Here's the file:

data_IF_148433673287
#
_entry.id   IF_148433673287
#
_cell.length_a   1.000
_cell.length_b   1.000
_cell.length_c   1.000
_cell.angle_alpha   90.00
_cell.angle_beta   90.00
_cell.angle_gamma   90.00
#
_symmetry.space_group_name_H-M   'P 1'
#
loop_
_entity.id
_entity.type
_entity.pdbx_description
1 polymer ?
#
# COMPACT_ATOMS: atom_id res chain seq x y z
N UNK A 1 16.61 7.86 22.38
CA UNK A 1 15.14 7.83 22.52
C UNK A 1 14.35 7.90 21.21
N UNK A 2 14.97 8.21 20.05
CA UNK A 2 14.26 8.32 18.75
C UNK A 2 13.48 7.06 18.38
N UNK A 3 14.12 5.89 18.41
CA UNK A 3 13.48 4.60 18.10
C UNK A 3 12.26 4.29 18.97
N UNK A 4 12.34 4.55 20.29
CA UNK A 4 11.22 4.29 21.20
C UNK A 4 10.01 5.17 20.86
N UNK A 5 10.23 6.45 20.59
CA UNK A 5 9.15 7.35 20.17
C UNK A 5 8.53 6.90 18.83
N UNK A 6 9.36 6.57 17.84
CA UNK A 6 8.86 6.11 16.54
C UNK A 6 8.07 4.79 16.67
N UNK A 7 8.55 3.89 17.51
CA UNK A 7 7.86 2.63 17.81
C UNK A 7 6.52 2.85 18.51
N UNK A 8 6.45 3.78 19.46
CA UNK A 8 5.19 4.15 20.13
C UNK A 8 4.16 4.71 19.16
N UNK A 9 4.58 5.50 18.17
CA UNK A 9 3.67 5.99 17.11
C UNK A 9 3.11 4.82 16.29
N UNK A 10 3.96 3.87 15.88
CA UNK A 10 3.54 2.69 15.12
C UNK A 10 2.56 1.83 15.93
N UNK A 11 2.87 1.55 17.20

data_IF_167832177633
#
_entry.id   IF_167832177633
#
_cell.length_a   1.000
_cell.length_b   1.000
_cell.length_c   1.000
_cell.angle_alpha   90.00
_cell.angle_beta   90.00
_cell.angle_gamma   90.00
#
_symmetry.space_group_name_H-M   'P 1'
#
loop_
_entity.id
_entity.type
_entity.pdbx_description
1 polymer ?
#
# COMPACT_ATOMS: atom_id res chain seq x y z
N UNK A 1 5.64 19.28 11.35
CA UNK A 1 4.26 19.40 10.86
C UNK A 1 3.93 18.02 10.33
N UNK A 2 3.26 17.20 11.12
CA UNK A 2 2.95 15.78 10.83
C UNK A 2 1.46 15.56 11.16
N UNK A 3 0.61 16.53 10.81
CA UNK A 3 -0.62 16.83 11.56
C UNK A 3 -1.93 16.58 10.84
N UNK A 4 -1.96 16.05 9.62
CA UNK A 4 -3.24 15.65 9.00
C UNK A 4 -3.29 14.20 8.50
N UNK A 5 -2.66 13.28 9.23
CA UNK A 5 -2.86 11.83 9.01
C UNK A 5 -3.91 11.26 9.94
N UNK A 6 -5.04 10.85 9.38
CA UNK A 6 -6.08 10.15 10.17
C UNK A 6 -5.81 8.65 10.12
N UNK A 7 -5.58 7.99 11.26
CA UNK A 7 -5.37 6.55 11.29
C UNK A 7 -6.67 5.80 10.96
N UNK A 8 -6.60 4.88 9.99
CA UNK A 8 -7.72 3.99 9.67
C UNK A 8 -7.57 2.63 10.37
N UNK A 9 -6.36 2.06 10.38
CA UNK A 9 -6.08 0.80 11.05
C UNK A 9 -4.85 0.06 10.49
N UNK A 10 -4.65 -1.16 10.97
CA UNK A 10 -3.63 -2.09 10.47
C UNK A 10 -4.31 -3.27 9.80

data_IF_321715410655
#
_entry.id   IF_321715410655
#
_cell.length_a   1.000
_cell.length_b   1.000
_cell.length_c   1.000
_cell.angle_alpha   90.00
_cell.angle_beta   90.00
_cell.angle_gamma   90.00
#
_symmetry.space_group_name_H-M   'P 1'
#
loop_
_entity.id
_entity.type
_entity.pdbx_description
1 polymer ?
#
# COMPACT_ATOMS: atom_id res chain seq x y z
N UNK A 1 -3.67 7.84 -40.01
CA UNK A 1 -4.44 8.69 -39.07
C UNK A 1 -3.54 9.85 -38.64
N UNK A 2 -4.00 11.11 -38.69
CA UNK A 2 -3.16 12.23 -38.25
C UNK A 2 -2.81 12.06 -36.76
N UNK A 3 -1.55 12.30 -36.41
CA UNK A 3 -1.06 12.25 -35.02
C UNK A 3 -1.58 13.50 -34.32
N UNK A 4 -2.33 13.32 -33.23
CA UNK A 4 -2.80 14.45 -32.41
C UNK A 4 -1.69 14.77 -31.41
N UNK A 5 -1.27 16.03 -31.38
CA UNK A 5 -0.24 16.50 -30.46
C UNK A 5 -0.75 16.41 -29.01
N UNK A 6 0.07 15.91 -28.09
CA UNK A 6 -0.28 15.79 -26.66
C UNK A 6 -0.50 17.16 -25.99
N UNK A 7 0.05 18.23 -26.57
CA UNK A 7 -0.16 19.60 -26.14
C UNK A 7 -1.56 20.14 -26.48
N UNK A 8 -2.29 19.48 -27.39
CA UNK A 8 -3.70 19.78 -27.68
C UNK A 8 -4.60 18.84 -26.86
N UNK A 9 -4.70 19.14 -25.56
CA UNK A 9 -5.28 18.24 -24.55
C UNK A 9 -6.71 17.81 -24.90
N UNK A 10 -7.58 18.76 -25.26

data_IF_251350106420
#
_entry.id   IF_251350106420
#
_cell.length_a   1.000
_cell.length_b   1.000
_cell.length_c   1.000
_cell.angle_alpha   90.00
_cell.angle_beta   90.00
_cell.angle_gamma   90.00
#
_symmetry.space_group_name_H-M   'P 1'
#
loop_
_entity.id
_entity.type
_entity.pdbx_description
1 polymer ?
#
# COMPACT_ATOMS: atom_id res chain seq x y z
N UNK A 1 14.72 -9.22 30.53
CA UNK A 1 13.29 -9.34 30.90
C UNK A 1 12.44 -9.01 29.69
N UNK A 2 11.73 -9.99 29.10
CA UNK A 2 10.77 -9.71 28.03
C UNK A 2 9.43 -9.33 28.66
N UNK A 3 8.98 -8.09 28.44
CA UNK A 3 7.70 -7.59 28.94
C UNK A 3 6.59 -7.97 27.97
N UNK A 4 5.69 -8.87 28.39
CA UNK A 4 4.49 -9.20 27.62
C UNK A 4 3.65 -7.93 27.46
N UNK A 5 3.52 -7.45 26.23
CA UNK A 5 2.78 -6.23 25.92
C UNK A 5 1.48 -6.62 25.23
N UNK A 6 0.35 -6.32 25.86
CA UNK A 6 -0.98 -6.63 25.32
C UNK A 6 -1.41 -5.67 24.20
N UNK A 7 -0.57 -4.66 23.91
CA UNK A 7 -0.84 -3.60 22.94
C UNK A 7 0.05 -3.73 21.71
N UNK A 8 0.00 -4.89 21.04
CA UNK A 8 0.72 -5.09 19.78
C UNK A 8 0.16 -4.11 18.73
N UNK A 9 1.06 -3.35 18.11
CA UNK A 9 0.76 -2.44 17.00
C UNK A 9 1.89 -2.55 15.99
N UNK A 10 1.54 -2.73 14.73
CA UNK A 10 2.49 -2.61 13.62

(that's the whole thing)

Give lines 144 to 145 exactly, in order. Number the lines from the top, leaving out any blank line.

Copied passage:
CA UNK A 8 -3.70 19.78 -27.68
C UNK A 8 -4.60 18.84 -26.86